Queen Charlotte of Mecklenburg, Charlotte
The bronze statue of Queen Charlotte was modeled to appear like she is blowing in the wind produced by an airplane. She is holding a crown to represent the “Queen City” of Charlotte, NC. The statue was moved from its original location outside the terminal of Charlotte Douglass International Airport to a new resting place in-between the daily parking decks. Currently, she stands about 20 feet tall on a white column surrounded by decorative landscaping.
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Charlotte Douglass International Airport
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Ellis, Sarah. “Where is Queen Charlotte? Holding court in yard between parking decks,” The Charlotte Observer (Charlotte, NC), June 4, 2013.
Kaskey, Raymond. “Queen Charlotte,” KaskeyStudio.com, (accessed April 1, 2014) Link
Stabley, Susan. “CLT Airport Moves Queen Charlotte Statue to Make Way for Expansion,” Charlotte Business Journal (Charlotte, NC), January 7, 2013, (accessed April 1, 2014) Link
Bronze, Cast stone
The information plaque located in front of the statue reads as follows: “Sophie Charlotte was one of six children born to the royal German family of Duke Charles Lewis Frederick and Duchess Elizabeth Albertina. Princess Charlotte spent her childhood at Mirow, a castle located in a section of northern Germany known as Mecklenburg-Strelitz. In 1761, she married King George III and became Queen of England at the age of 17. Queen Charlotte was a respected botanist and established exotic tropical gardens at Kew Palace, her residence in England. She also introduced the Christmas tree, a tradition borrowed from her German homeland, into English culture. Throughout the turbulent Revolutionary War period, the Queen bore 15 children, two of whom became kings of England. In 1763, the English settlers of this area named their newly formed community Charlotte and their county seat Mecklenburg, in honor of the Queen and her homeland. Queen Charlotte’s crown remains today as the symbol of the City of Charlotte, which is also known as the Queen City.”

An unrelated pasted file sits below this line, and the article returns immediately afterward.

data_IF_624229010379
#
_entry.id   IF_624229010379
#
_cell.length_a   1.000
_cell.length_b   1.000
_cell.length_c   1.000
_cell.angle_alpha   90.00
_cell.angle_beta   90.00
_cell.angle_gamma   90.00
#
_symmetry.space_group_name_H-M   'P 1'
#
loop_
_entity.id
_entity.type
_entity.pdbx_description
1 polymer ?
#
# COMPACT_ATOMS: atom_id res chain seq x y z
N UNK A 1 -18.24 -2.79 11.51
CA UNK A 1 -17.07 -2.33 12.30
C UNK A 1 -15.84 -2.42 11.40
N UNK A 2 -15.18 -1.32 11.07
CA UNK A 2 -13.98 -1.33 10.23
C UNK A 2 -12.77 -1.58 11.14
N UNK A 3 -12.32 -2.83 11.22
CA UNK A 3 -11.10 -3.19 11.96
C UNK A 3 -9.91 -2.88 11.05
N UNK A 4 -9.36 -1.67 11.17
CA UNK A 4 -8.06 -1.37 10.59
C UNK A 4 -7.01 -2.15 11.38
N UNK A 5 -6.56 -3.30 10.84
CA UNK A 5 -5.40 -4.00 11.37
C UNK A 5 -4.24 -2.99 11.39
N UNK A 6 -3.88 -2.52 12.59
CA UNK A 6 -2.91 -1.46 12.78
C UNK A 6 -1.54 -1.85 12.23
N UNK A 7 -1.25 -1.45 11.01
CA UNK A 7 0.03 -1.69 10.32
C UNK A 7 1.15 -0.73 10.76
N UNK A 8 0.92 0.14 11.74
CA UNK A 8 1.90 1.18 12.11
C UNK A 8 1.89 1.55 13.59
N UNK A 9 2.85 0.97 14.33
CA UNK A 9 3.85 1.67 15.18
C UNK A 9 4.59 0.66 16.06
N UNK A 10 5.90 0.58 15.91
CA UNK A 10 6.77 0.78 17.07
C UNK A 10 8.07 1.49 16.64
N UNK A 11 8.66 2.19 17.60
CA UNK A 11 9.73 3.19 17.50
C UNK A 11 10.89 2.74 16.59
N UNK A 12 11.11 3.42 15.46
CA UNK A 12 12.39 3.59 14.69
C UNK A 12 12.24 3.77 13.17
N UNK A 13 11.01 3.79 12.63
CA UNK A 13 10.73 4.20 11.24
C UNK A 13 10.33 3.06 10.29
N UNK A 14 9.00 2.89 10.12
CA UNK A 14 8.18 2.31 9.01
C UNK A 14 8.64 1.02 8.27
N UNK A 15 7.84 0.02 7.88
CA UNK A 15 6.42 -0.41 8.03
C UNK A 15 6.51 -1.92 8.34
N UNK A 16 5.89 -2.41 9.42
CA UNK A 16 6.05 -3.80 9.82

Queen Charlotte was moved in January of 2014 to a temporary location to allow for long-term construction projects to the airport.
The statue is in-between two parking decks easily accessible to the public via neatly landscaped pathways.
The statue of Queen Charlotte formerly greeted visitors to the airport’s terminal. The large bronze statue originally sat atop a tall stone base rising from a decorative water fountain. Queen Charlotte appears to be blowing in the wind created by the airplanes.